Leonardville — Farmers in the drought-ravaged Aminuis Constituency in the Omaheke Region are very concerned about the survival of their livestock due to the poor rainfall experienced this year.
According to the Councillor of the Aminuis Constituency Erwin Uanguta, the area finds itself in the grip of a debilitating drought, because of very poor and at best erratic rainfall experienced so far.
"Since we did not receive rainfall this year, most water sources have begun to dry up. Animals have no water to drink and waterholes are dry, causing cows with calves to die," lamented Uanguta.
He said farmers are forced to sell their animals at prices far below the market value in order to buy fodder and other supplements to sustain their remaining herds.
He said he has already requested the Ministry of Agriculture, Water and Forestry to provide any assistance it can to prevent farmers from suffering further losses.
"The ministry has already assigned its officials to the area to assess the prevailing conditions. The officials were here already and hopefully they have submitted a report to the minister," he said.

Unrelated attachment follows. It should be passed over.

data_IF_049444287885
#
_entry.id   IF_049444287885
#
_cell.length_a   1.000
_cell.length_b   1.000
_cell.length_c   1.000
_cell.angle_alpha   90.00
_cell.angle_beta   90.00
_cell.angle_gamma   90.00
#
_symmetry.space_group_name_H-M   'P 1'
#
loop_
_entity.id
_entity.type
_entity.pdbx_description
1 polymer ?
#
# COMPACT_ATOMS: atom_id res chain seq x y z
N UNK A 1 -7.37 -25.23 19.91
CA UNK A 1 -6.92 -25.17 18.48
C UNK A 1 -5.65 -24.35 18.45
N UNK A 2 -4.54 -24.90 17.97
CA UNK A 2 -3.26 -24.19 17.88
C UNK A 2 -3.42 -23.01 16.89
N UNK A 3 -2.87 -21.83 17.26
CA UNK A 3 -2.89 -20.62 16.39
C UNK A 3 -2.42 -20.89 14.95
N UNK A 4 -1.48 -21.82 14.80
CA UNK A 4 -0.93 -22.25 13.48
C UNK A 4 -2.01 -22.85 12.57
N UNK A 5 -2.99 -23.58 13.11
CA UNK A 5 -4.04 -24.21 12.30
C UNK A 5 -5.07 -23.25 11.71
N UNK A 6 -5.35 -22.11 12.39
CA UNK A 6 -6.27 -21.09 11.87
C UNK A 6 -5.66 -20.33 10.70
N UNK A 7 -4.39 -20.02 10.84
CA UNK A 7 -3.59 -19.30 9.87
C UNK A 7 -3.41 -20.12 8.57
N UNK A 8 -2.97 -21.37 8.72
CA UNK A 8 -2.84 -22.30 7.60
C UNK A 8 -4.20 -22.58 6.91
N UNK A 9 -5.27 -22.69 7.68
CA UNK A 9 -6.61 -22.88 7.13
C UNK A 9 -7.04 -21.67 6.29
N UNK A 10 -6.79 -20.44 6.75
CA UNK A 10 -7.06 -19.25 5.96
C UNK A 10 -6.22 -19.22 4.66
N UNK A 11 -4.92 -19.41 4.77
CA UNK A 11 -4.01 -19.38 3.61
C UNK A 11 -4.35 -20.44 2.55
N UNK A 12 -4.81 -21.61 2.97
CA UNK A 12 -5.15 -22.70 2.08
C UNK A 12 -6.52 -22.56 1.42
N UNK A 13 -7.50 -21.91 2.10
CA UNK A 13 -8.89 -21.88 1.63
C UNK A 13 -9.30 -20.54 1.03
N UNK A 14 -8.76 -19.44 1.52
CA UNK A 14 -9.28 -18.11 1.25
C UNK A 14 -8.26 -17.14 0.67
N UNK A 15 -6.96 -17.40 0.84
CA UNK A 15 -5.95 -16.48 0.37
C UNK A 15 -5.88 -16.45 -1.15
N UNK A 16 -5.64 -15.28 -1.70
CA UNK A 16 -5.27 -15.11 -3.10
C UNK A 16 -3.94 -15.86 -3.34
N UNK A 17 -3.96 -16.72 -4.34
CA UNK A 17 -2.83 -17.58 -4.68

Uanguta said farmers are awaiting a response from the Ministry of Agriculture, Water and Forestry with bated breath before the situation worsens.
He also highlighted the fact that people did not receive enough drought relief food this year and they depend entirely on their livestock for subsistence.
Uanguta said his constituency has a population of close to 14 000 people who have so far received inadequate drought relief rations. He said preference is mostly given to the minority San communities, who in most cases do not own any cattle and goats and are destitute.
"The food relief aid within Aminuis is channeled mainly towards the San communities, and not others within the drought-hit areas who are also sufferers," said Uanguta. He urged government to provide enough food relief to all people affected by the drought and not only to marginalised communities.
He also noted that there is high unemployment within the constituency, which causes poverty. According to Uanguta poverty could be the main cause for the escalating scourge of stock theft, which has increased drastically since 2012.
Uanguta says those involved in stock theft usually slaughter the animals to sell the meat in faraway places like Windhoek where the demand for beef is high.
"People do not only steal livestock to make kapana in the area, but they steal to transport the meat to other places to make more money," he said.